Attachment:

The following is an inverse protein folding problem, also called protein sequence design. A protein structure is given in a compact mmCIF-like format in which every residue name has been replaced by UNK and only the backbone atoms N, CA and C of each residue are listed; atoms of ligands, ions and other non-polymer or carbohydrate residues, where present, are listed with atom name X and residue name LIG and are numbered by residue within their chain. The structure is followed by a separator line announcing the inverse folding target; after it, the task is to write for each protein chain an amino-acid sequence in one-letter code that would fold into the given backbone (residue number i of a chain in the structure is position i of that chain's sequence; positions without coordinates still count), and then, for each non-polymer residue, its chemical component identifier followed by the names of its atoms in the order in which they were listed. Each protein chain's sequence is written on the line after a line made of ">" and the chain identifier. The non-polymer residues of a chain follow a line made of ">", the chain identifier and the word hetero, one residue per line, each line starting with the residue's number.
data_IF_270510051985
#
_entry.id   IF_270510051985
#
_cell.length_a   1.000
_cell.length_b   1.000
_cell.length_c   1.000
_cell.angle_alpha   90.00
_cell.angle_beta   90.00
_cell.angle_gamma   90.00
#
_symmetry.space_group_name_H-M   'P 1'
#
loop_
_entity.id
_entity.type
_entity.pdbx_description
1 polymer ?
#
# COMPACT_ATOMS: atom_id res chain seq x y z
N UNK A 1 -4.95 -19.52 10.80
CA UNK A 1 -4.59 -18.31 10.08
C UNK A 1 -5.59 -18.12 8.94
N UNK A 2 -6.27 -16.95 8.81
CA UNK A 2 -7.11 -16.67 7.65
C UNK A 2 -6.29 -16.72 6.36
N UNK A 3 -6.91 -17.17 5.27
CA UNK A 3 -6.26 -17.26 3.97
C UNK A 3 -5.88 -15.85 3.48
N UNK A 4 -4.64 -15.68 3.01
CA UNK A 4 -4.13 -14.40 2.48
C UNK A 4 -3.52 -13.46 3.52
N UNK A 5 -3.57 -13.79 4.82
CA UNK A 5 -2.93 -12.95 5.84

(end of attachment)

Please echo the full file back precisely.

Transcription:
The following is an inverse protein folding problem, also called protein sequence design. A protein structure is given in a compact mmCIF-like format in which every residue name has been replaced by UNK and only the backbone atoms N, CA and C of each residue are listed; atoms of ligands, ions and other non-polymer or carbohydrate residues, where present, are listed with atom name X and residue name LIG and are numbered by residue within their chain. The structure is followed by a separator line announcing the inverse folding target; after it, the task is to write for each protein chain an amino-acid sequence in one-letter code that would fold into the given backbone (residue number i of a chain in the structure is position i of that chain's sequence; positions without coordinates still count), and then, for each non-polymer residue, its chemical component identifier followed by the names of its atoms in the order in which they were listed. Each protein chain's sequence is written on the line after a line made of ">" and the chain identifier. The non-polymer residues of a chain follow a line made of ">", the chain identifier and the word hetero, one residue per line, each line starting with the residue's number.
data_IF_270510051985
#
_entry.id   IF_270510051985
#
_cell.length_a   1.000
_cell.length_b   1.000
_cell.length_c   1.000
_cell.angle_alpha   90.00
_cell.angle_beta   90.00
_cell.angle_gamma   90.00
#
_symmetry.space_group_name_H-M   'P 1'
#
loop_
_entity.id
_entity.type
_entity.pdbx_description
1 polymer ?
#
# COMPACT_ATOMS: atom_id res chain seq x y z
N UNK A 1 -4.95 -19.52 10.80
CA UNK A 1 -4.59 -18.31 10.08
C UNK A 1 -5.59 -18.12 8.94
N UNK A 2 -6.27 -16.95 8.81
CA UNK A 2 -7.11 -16.67 7.65
C UNK A 2 -6.29 -16.72 6.36
N UNK A 3 -6.91 -17.17 5.27
CA UNK A 3 -6.26 -17.26 3.97
C UNK A 3 -5.88 -15.85 3.48
N UNK A 4 -4.64 -15.68 3.01
CA UNK A 4 -4.13 -14.40 2.48
C UNK A 4 -3.52 -13.46 3.52
N UNK A 5 -3.57 -13.79 4.82
CA UNK A 5 -2.93 -12.95 5.84